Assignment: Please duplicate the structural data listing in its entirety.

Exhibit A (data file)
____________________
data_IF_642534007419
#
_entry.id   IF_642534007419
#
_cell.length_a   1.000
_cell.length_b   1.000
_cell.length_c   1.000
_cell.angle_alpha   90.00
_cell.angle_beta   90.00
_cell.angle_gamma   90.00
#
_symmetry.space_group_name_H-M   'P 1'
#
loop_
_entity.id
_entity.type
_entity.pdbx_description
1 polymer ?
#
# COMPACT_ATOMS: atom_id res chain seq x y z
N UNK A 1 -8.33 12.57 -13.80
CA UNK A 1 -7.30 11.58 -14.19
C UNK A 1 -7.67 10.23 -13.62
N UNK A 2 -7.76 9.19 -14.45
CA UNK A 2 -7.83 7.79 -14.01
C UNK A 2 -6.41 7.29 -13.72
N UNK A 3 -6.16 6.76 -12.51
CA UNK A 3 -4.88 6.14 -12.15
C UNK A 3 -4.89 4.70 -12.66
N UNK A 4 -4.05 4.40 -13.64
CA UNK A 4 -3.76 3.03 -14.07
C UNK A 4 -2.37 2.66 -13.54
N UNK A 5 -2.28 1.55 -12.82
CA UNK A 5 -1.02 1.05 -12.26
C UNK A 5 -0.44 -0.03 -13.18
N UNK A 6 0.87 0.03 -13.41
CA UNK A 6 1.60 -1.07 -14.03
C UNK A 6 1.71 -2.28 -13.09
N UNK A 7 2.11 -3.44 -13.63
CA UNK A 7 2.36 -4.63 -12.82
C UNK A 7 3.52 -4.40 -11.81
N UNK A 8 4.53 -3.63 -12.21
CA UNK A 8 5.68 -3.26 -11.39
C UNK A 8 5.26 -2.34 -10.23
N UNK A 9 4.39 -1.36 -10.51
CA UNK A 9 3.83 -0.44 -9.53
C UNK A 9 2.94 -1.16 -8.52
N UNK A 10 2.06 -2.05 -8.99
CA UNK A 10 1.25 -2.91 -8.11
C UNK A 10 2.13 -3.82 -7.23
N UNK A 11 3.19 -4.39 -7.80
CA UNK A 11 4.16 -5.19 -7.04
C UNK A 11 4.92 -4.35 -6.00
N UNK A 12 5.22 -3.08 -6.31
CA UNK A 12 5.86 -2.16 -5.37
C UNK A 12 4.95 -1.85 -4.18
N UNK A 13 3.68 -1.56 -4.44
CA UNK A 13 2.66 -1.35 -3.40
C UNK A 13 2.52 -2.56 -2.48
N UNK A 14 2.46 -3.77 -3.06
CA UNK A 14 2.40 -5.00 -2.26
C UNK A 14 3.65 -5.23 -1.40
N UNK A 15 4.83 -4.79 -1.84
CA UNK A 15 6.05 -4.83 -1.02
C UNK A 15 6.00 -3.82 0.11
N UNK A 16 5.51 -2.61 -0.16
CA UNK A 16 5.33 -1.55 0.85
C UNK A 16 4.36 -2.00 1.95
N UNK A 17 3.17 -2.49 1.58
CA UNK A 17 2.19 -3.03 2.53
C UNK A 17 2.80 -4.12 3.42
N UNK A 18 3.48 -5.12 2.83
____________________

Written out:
data_IF_642534007419
#
_entry.id   IF_642534007419
#
_cell.length_a   1.000
_cell.length_b   1.000
_cell.length_c   1.000
_cell.angle_alpha   90.00
_cell.angle_beta   90.00
_cell.angle_gamma   90.00
#
_symmetry.space_group_name_H-M   'P 1'
#
loop_
_entity.id
_entity.type
_entity.pdbx_description
1 polymer ?
#
# COMPACT_ATOMS: atom_id res chain seq x y z
N UNK A 1 -8.33 12.57 -13.80
CA UNK A 1 -7.30 11.58 -14.19
C UNK A 1 -7.67 10.23 -13.62
N UNK A 2 -7.76 9.19 -14.45
CA UNK A 2 -7.83 7.79 -14.01
C UNK A 2 -6.41 7.29 -13.72
N UNK A 3 -6.16 6.76 -12.51
CA UNK A 3 -4.88 6.14 -12.15
C UNK A 3 -4.89 4.70 -12.66
N UNK A 4 -4.05 4.40 -13.64
CA UNK A 4 -3.76 3.03 -14.07
C UNK A 4 -2.37 2.66 -13.54
N UNK A 5 -2.28 1.55 -12.82
CA UNK A 5 -1.02 1.05 -12.26
C UNK A 5 -0.44 -0.03 -13.18
N UNK A 6 0.87 0.03 -13.41
CA UNK A 6 1.60 -1.07 -14.03
C UNK A 6 1.71 -2.28 -13.09
N UNK A 7 2.11 -3.44 -13.63
CA UNK A 7 2.36 -4.63 -12.82
C UNK A 7 3.52 -4.40 -11.81
N UNK A 8 4.53 -3.63 -12.21
CA UNK A 8 5.68 -3.26 -11.39
C UNK A 8 5.26 -2.34 -10.23
N UNK A 9 4.39 -1.36 -10.51
CA UNK A 9 3.83 -0.44 -9.53
C UNK A 9 2.94 -1.16 -8.52
N UNK A 10 2.06 -2.05 -8.99
CA UNK A 10 1.25 -2.91 -8.11
C UNK A 10 2.13 -3.82 -7.23
N UNK A 11 3.19 -4.39 -7.80
CA UNK A 11 4.16 -5.19 -7.04
C UNK A 11 4.92 -4.35 -6.00
N UNK A 12 5.22 -3.08 -6.31
CA UNK A 12 5.86 -2.16 -5.37
C UNK A 12 4.95 -1.85 -4.18
N UNK A 13 3.68 -1.56 -4.44
CA UNK A 13 2.66 -1.35 -3.40
C UNK A 13 2.52 -2.56 -2.48
N UNK A 14 2.46 -3.77 -3.06
CA UNK A 14 2.40 -5.00 -2.26
C UNK A 14 3.65 -5.23 -1.40
N UNK A 15 4.83 -4.79 -1.84
CA UNK A 15 6.05 -4.83 -1.02
C UNK A 15 6.00 -3.82 0.11
N UNK A 16 5.51 -2.61 -0.16
CA UNK A 16 5.33 -1.55 0.85
C UNK A 16 4.36 -2.00 1.95
N UNK A 17 3.17 -2.49 1.58
CA UNK A 17 2.19 -3.03 2.53
C UNK A 17 2.80 -4.12 3.42
N UNK A 18 3.48 -5.12 2.83